Page Banner

United States Department of Agriculture

Agricultural Research Service

Research Project: ALLIUM, CUCUMIS, AND DAUCUS GERMPLASM ENHANCEMENT, GENETICS, AND BIOCHEMISTRY

Location: Vegetable Crops Research Unit

Title: Genetic Diversity among Sorghum Bicolor L. Moench Benotypes as Revealed by Prolamines and SSR Markers

Authors
item Vittal, Ramya -
item Stewart, Bob -
item Weng, Yiqun
item Ghosh, Nebarun -

Submitted to: Journal of Biotechnology
Publication Type: Peer Reviewed Journal
Publication Acceptance Date: July 30, 2010
Publication Date: August 15, 2010
Citation: Vittal, R., Stewart, B.A., Weng, Y., Ghosh, N. 2010. Genetic Diversity among Sorghum Bicolor L. Moench Benotypes as Revealed by Prolamines and SSR Markers. Journal of Biotechnology. 2:101-111.

Interpretive Summary: Sorghum is a leading cereal in the arid and semi-arid regions and ranks fifth in importance among the world’s grain crops. Given its importance as a staple food crop, a livestock feed crop and potentially a bioenergy crop, there is a constant need for its genetic improvement and an important step in this regard is the evaluation of genetic diversity in sorghum. In this study, 23 sorghum lines, including both local and exotic cultivars, were analyzed based on their water-soluble protein and prolamine-protein profiles. DNA-variation was investigated using 20 microsatellite markers. There were no differences in the banding patterns of water-soluble proteins, indicating that it is highly conserved among the genotypes. The prolamine profiles showed differences in their banding patterns among the genotypes. Microsatellites detected a higher degree of genetic variation among the sorghum genotypes. All the 20 SSR loci were polymorphic with a total of 94 alleles. The number of alleles per locus ranged from 2 to 8, with an average of 4.7. A genetic diversity index (DI) of 0.63 was consistent with the reports of previous publications. Our results indicate that the genotypes grouped according to their geographical origins. New alleles were detected for some microsatellite loci. This is important especially if a particular locus evaluated in this study is linked to a desirable trait, the data can be used for the identification of the progeny carrying those characteristics. This would further help in the identification of appropriate parental lines for an efficient plant breeding program and also in the conservation and utilization of genetic resources.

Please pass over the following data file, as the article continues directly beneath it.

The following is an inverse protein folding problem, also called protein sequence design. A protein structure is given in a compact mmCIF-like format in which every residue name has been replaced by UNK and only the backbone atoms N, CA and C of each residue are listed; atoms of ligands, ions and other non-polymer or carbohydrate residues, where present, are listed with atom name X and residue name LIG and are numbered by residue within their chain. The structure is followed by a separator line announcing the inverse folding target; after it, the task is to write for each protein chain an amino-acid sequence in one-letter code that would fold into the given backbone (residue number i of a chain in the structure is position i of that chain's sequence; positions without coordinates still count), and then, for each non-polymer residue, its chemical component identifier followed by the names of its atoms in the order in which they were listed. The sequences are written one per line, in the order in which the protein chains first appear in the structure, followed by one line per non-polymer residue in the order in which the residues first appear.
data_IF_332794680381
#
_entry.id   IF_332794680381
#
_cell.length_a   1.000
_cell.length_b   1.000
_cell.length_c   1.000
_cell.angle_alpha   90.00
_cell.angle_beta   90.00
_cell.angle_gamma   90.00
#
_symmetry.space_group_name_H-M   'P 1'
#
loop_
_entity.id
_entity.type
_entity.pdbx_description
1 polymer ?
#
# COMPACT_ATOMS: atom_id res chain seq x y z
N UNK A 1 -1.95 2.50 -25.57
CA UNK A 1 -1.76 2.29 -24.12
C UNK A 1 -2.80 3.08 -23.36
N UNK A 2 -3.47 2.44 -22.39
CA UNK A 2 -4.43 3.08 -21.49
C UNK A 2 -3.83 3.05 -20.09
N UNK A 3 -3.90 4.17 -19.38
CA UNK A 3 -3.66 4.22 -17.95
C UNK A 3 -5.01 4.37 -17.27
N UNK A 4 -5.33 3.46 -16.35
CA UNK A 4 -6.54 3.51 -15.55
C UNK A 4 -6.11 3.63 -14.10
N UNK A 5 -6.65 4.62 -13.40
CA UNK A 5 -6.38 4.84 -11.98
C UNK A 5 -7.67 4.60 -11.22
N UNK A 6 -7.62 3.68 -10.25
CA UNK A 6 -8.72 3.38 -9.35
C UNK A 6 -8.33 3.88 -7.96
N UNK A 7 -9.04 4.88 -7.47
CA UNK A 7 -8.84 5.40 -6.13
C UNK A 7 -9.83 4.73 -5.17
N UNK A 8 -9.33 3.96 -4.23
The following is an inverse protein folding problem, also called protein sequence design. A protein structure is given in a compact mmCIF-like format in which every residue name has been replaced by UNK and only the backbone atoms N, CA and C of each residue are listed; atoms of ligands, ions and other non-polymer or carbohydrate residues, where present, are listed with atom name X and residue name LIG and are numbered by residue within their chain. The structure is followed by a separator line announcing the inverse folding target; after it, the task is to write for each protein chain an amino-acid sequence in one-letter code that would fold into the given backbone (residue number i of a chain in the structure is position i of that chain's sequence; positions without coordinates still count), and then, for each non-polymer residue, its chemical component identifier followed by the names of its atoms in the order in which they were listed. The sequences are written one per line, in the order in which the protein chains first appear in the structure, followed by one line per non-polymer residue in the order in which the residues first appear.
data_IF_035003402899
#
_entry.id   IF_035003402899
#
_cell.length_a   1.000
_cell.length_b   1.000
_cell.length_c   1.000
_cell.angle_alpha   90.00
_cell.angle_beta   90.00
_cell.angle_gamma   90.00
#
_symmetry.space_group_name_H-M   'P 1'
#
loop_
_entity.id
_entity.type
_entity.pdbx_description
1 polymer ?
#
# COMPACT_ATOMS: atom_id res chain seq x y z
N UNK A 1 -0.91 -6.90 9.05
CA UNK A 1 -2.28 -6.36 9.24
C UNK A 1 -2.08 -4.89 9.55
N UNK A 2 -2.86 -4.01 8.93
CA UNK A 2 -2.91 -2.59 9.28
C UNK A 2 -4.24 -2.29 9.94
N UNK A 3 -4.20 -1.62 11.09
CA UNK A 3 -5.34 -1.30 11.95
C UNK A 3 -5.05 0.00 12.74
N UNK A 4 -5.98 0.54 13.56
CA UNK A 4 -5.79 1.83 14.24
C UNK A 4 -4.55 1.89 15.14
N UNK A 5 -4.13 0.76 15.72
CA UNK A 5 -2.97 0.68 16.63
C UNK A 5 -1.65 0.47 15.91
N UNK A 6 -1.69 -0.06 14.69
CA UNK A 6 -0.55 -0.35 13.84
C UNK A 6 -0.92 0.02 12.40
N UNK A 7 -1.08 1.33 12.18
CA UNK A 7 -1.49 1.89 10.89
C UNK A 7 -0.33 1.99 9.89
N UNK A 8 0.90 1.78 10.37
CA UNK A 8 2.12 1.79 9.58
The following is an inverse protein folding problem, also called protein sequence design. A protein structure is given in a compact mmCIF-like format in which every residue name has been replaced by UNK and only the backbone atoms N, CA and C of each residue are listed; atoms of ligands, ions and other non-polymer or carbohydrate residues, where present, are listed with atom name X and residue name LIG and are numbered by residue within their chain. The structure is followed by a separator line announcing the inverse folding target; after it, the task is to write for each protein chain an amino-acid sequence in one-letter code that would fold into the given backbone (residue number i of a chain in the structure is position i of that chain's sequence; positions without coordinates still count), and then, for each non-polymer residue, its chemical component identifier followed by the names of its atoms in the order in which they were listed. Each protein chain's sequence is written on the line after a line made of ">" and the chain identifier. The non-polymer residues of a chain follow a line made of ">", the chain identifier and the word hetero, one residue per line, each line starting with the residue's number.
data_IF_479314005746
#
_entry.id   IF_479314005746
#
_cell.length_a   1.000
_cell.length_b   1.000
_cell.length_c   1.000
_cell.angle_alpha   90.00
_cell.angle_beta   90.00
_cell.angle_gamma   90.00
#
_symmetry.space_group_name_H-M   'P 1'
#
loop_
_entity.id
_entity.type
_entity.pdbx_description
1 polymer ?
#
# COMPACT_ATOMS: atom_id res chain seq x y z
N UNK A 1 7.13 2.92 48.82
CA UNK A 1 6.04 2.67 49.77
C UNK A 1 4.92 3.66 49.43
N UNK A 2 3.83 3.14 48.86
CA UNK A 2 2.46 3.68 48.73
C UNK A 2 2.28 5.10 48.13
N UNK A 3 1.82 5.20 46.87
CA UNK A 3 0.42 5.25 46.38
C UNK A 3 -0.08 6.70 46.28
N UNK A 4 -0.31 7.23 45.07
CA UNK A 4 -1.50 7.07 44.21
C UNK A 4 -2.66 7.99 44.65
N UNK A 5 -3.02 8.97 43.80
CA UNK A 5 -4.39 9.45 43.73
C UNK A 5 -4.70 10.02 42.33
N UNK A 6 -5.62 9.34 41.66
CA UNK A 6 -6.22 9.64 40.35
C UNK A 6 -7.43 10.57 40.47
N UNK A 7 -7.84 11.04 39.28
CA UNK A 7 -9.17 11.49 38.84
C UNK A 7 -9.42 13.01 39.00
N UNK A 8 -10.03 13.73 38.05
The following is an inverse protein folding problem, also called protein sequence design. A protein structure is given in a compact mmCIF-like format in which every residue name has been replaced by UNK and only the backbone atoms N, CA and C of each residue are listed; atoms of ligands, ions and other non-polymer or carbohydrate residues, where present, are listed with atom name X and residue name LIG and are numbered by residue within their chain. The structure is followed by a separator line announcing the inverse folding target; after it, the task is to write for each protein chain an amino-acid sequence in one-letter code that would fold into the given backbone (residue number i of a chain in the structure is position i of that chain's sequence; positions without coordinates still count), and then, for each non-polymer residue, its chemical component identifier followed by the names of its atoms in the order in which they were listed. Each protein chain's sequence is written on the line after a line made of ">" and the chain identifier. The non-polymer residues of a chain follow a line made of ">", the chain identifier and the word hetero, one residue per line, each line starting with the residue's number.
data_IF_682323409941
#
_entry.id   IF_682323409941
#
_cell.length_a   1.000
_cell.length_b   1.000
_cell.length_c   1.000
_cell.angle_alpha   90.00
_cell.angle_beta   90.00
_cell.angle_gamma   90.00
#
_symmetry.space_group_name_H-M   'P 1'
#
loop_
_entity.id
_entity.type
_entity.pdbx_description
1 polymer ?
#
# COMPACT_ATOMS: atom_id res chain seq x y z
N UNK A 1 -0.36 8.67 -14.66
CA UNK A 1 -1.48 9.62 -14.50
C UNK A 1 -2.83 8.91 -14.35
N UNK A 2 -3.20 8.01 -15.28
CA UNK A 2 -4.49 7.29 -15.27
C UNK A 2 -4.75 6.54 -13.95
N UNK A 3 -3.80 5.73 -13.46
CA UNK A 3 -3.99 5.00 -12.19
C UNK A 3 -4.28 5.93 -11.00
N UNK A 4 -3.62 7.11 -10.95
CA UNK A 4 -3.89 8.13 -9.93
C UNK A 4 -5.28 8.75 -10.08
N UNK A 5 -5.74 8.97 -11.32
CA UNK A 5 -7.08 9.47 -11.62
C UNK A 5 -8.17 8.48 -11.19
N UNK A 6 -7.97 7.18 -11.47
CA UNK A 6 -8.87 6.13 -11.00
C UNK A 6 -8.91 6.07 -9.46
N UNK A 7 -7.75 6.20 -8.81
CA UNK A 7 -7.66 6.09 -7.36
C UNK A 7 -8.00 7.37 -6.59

Technical Abstract: Sorghum (Sorghum bicolor L. Moench) is a leading cereal in the arid and semi-arid regions and ranks fifth in importance among the world’s grain crops. Given its importance as a staple food crop, a livestock feed crop and potentially a bioenergy crop, there is a constant need for its genetic improvement and an important step in this regard is the evaluation of genetic diversity in sorghum. In this study, 23 genotypes, including both local and exotic cultivars, were analyzed based on their water-soluble protein and prolamine-protein profiles. DNA-variation was investigated using 20 microsatellite markers. There were no differences in the banding patterns of water-soluble proteins, indicating that it is highly conserved among the genotypes. The prolamine profiles showed differences in their banding patterns among the genotypes. Microsatellites detected a higher degree of genetic variation among the sorghum genotypes. All the 20 SSR loci were polymorphic with a total of 94 alleles. The number of alleles per locus ranged from 2 to 8, with an average of 4.7. A genetic diversity index (DI) of 0.63 was consistent with the reports of previous publications. This low DI might be due to the lower number of genotypes used in the study, most of which were from the United States. Our results indicate that the genotypes grouped according to their geographical origins. New alleles were detected for some microsatellite loci. This is important especially if a particular locus evaluated in this study is linked to a desirable trait, the data can be used for the identification of the progeny carrying those characteristics. This would further help in the identification of appropriate parental lines for an efficient plant breeding program and also in the conservation and utilization of genetic resources.

Last Modified: 4/19/2014
Footer Content Back to Top of Page